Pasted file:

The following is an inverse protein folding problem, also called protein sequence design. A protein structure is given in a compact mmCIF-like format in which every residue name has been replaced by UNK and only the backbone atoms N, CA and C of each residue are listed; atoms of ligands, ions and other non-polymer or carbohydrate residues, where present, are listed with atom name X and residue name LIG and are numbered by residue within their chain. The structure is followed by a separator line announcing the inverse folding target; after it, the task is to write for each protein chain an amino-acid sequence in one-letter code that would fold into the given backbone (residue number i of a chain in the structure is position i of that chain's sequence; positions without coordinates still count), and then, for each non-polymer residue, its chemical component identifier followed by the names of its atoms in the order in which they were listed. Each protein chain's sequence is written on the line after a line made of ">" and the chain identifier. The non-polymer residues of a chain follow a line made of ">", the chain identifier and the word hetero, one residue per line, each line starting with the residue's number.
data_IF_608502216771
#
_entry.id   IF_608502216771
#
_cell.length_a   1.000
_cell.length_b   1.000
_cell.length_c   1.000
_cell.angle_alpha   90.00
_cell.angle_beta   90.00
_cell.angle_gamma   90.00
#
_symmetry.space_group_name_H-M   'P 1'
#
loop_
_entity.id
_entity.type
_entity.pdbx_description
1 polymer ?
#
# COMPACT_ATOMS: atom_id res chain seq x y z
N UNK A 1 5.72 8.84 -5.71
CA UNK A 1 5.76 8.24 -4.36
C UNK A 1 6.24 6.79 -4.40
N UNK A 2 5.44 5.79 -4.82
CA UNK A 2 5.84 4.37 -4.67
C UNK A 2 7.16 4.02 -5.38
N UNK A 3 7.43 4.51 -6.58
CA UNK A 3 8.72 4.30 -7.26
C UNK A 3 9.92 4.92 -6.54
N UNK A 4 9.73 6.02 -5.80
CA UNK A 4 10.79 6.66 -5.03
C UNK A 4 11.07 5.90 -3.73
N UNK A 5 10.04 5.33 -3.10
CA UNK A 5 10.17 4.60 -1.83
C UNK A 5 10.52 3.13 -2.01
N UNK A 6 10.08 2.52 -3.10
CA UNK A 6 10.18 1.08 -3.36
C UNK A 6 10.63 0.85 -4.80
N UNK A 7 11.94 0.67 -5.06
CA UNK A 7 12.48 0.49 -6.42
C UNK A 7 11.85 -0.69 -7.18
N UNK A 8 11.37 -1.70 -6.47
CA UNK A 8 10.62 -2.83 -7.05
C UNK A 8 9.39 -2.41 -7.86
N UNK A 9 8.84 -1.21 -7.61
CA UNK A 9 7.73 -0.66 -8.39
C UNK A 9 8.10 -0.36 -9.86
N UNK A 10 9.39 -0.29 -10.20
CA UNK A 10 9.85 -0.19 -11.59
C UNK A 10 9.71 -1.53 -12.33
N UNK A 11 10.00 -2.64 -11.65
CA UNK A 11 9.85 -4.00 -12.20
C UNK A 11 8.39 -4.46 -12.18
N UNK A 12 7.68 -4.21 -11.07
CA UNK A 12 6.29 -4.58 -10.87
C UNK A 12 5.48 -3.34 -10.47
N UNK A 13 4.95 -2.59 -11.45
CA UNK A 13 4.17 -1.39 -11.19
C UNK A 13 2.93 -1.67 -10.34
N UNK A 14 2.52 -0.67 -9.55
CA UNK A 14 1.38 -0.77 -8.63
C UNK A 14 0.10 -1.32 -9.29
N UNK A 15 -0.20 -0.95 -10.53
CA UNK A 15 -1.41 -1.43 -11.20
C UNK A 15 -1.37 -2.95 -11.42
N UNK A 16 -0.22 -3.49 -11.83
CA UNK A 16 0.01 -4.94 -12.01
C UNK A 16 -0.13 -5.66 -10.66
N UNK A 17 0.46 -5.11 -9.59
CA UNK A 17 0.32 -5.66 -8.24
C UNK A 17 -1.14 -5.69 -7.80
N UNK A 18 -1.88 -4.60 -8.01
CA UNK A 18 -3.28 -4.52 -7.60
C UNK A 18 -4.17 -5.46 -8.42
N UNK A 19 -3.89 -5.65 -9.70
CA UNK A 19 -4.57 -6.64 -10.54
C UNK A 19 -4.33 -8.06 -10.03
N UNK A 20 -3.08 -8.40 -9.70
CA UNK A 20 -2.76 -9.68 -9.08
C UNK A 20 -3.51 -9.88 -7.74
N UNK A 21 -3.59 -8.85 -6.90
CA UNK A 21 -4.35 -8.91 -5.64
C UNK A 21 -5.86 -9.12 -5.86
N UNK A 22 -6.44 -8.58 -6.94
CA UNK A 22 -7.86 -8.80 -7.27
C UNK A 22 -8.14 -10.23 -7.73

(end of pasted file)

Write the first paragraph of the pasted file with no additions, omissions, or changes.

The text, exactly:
The following is an inverse protein folding problem, also called protein sequence design. A protein structure is given in a compact mmCIF-like format in which every residue name has been replaced by UNK and only the backbone atoms N, CA and C of each residue are listed; atoms of ligands, ions and other non-polymer or carbohydrate residues, where present, are listed with atom name X and residue name LIG and are numbered by residue within their chain. The structure is followed by a separator line announcing the inverse folding target; after it, the task is to write for each protein chain an amino-acid sequence in one-letter code that would fold into the given backbone (residue number i of a chain in the structure is position i of that chain's sequence; positions without coordinates still count), and then, for each non-polymer residue, its chemical component identifier followed by the names of its atoms in the order in which they were listed. Each protein chain's sequence is written on the line after a line made of ">" and the chain identifier. The non-polymer residues of a chain follow a line made of ">", the chain identifier and the word hetero, one residue per line, each line starting with the residue's number.